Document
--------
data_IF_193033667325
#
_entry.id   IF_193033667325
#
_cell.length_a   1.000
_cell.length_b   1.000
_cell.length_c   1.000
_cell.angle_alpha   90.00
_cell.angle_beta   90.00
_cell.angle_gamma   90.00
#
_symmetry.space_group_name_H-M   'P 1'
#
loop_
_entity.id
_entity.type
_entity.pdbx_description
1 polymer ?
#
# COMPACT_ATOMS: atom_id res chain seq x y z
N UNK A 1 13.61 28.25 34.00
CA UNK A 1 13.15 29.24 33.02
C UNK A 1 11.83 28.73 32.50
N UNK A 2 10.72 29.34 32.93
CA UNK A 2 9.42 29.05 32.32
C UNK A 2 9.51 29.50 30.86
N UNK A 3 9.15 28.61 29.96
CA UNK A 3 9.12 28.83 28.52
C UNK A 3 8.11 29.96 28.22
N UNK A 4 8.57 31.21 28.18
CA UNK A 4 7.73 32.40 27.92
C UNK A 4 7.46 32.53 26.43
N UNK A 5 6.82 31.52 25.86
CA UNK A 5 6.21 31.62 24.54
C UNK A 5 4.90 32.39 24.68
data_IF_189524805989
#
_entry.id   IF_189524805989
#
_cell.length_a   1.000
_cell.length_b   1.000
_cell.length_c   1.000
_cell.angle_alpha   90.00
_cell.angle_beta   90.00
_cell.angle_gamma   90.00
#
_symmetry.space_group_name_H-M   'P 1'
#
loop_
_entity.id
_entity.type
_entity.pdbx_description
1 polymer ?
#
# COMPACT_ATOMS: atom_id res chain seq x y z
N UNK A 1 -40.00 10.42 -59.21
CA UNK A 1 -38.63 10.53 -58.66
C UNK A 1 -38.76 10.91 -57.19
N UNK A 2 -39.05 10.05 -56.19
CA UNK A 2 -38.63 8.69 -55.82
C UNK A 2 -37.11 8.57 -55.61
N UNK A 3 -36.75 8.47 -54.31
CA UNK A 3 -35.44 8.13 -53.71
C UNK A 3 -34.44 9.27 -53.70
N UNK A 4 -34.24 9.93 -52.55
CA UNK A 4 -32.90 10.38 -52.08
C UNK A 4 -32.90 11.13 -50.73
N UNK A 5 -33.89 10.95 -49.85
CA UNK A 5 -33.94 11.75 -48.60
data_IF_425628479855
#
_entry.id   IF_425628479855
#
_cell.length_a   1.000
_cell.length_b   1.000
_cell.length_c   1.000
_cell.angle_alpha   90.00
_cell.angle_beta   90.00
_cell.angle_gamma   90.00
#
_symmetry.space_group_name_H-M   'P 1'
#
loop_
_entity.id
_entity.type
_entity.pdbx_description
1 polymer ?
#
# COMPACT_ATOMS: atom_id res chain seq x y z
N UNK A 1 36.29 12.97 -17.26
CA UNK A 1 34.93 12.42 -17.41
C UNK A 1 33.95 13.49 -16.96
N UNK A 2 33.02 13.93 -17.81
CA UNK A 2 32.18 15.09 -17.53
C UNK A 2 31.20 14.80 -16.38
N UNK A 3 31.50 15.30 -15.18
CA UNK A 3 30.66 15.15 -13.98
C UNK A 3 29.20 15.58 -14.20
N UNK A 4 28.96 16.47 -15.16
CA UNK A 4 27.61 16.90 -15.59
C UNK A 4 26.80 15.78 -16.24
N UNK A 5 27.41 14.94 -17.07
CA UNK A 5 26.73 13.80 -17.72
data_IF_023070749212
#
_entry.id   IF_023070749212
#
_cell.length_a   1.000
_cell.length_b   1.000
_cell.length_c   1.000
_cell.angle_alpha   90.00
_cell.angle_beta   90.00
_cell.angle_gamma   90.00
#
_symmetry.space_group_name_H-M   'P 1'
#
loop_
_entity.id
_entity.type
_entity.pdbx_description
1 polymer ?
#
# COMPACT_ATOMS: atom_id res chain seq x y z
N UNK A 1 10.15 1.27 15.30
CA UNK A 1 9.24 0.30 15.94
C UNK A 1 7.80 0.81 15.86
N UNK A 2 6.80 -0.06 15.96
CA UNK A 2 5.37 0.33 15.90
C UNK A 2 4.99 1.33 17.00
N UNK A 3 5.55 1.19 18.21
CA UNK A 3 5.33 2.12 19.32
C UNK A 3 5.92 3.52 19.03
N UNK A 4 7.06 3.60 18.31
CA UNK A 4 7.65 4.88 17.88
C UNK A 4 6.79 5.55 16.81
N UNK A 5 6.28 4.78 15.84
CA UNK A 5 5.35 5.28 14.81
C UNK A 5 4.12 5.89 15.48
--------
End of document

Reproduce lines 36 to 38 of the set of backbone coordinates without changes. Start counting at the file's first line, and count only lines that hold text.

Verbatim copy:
data_IF_189524805989
#
_entry.id   IF_189524805989